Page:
The best seat in the house at the Indianapolis 500 is in the cockpit of one of the 33 race cars, says Las Vegan Matt Jaskol.
But watching from the top of the Turn 3 grandstands and talking Marco Andretti around the venerable Brickyard as his spotter might be the next best thing.
That’s how Jaskol will spend Sunday when the gentlemen and Pippa Mann, the only female driver in the field, start their engines for the 103rd time.
The former karting ace, who made it as far as the Indy Lights series in 2007 without a major sponsor, hasn’t given up on driving in the 500 himself. He chased the dream to Indianapolis Motor Speedway last week, hoping to make contacts that might get him closer to the yard of bricks at the start-finish line.
He wound up helping friend and former protege Alex Rossi, the 2016 Indy 500 champion, as a spotter during practice leading up to pole day qualifying. When a similar spot opened on Marco Andretti’s car this week, Jaskol was offered the race day assignment. Rossi and Andretti drive for a team headed by Marco’s dad, Michael.
“Marco’s a friend — we went to dinner in Las Vegas like a month ago,” said Jaskol, 33, a former cast member on the ABC reality series “Castaways.” “He text messaged me and said, ‘I’m going to let management make the final decision, but I’ve asked for you to be in Turn 3, and let’s go win the 500.’”
Eyes in the sky
Because Indianapolis Motor Speedway is so immense and impossible to see all the way around, each car in the 500 is required to have multiple spotters. They are stationed above Turns 1 and 3, where most passes are executed at the end of long straightaways.
Although you can practically see Fort Wayne from the top of Turn 3, Jaskol’s gaze will be focused solely on the racing groove below.
“Inside, inside, still there … clear.”
If Andretti is running among the leaders — he’ll start from the inside of the fourth row after posting a four-lap average qualifying speed of 228.756 mph — the voice you probably will hear alerting him to traffic over the in-car radio will be Matt Jaskol’s.
“You can’t be ‘Inside, inside, still there … CLEAR!” Jaskol said about the importance of speaking in a calm, measured tone over the radio. Indy 500 drivers don’t like hearing loud noises on the track. They enjoy hearing them even less through their helmet earpiece.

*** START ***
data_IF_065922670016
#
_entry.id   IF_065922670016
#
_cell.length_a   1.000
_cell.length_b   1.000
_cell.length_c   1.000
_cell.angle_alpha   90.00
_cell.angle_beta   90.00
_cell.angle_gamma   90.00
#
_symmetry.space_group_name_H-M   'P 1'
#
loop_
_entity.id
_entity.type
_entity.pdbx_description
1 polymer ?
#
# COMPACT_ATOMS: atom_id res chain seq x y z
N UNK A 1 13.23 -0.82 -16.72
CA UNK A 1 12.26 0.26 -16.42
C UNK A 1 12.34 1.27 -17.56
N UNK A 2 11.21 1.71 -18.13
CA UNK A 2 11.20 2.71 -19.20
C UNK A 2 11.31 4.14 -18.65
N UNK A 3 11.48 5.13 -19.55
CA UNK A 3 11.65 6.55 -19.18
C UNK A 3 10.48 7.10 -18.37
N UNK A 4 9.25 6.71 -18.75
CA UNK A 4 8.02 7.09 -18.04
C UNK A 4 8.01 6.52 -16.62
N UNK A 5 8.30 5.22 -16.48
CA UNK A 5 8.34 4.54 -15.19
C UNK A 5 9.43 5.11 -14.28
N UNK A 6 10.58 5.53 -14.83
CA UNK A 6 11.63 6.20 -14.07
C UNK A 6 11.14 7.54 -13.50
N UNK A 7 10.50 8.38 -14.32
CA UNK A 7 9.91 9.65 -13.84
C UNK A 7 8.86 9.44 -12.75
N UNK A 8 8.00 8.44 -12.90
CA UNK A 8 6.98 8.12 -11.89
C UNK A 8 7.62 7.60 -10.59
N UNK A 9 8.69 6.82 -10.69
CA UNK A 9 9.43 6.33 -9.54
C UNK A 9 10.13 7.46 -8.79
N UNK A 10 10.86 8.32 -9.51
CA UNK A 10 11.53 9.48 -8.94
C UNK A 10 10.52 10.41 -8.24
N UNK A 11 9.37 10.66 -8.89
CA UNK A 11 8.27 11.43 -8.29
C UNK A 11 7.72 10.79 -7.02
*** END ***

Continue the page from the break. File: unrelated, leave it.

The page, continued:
“It’s difficult because it gets so intense,” said Jaskol, who once got crashed out of a national karting race in Las Vegas by former Formula One superstar Michael Schumacher. “I’ll pick up Marco as he exits Turn 2, and I’ll speak to him all the way to the exit of Turn 4 as he’s getting onto the front stretch. The reason why Turn 3 is so difficult is that’s where they go four-wide and in the grass (off the racing surface).”
Spotters also inform drivers about what’s happening around the track: crashes, cautions, a car that might be gaining ground, when bad weather is coming. Thunderstorms are in the forecast Sunday, which could make track position and strategy even more important than usual.
It’s a lot of responsibility when you think about it. But with the cars flying by in 225-mph packs, there usually isn’t time to think about it.
“It’s stressful because you are solely responsible for potentially crashing him if you don’t say the right thing, if you don’t give the right information,” Jaskol said of the driver-spotter relationship. “It’s an extremely high-stress, high-responsibility job. That’s why if you’re a spotter and win the Indy 500, you get a ring.”
Jaskol said Andretti can be demanding of spotters, but at least his car will be easy to spot coming out of the turns. It’s painted fluorescent orange-red, the same iconic color scheme that grandpa Mario sported at the Brickyard in 1969.
“It’s the 50th anniversary of when Mario Andretti won the Indianapolis 500,” Jaskol said about the thrill of being part of the monthlong celebration.
“Look, I want to be racing in the Indy 500. Everybody does. But to be able to look at Mario on Sunday morning and say, ‘Hey, man, I’m going to look after your grandson’ — that’s big deal to me.”